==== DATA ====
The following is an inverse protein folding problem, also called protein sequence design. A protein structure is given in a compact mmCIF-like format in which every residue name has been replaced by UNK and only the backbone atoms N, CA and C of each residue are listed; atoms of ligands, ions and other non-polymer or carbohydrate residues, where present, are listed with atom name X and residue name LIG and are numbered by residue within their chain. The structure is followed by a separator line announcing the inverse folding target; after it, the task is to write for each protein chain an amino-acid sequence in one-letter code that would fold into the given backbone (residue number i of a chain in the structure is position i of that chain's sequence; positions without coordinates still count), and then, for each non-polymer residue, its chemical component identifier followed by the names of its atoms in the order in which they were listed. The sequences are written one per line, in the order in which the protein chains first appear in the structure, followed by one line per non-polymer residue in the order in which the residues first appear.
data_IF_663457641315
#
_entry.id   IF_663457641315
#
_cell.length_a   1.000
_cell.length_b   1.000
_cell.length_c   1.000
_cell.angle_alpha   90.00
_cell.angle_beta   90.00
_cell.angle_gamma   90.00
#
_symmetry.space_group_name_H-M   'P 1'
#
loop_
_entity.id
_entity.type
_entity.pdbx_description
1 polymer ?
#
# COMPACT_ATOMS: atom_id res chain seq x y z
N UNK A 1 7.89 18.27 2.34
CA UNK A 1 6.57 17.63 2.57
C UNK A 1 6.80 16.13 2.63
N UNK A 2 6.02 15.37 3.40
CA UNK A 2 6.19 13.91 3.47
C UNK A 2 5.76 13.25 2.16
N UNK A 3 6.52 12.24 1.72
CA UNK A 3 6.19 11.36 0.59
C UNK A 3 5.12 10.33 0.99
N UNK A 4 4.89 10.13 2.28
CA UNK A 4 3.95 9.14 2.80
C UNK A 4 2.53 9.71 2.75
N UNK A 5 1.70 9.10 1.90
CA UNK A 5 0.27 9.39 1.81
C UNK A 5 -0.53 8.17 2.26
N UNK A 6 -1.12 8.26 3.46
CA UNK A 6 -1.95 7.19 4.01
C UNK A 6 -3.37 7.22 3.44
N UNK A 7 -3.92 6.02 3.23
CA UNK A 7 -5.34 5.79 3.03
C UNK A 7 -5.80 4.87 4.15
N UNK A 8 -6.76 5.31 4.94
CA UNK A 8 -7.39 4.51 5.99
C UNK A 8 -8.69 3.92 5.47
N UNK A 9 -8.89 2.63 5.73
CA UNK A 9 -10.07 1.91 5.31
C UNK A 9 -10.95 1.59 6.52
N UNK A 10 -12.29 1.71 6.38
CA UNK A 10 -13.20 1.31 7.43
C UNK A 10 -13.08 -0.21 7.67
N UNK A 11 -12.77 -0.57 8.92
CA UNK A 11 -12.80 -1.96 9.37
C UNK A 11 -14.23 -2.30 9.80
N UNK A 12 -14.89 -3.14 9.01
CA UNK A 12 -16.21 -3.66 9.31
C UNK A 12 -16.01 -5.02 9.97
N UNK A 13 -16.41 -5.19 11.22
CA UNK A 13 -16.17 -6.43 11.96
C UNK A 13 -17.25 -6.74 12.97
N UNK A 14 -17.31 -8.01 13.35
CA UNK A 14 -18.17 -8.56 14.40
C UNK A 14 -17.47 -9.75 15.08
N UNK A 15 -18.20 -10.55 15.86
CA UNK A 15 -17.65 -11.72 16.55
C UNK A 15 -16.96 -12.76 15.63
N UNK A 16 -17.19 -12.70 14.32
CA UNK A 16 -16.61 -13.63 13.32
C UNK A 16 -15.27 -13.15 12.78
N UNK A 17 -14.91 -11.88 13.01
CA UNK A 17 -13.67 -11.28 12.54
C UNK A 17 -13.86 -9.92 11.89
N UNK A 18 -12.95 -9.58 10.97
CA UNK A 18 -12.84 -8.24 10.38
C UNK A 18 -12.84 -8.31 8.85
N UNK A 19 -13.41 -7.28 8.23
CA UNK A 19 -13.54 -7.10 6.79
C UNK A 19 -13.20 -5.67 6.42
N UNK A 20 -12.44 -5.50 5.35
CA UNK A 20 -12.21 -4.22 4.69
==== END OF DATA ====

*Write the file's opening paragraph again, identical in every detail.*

The following is an inverse protein folding problem, also called protein sequence design. A protein structure is given in a compact mmCIF-like format in which every residue name has been replaced by UNK and only the backbone atoms N, CA and C of each residue are listed; atoms of ligands, ions and other non-polymer or carbohydrate residues, where present, are listed with atom name X and residue name LIG and are numbered by residue within their chain. The structure is followed by a separator line announcing the inverse folding target; after it, the task is to write for each protein chain an amino-acid sequence in one-letter code that would fold into the given backbone (residue number i of a chain in the structure is position i of that chain's sequence; positions without coordinates still count), and then, for each non-polymer residue, its chemical component identifier followed by the names of its atoms in the order in which they were listed. The sequences are written one per line, in the order in which the protein chains first appear in the structure, followed by one line per non-polymer residue in the order in which the residues first appear.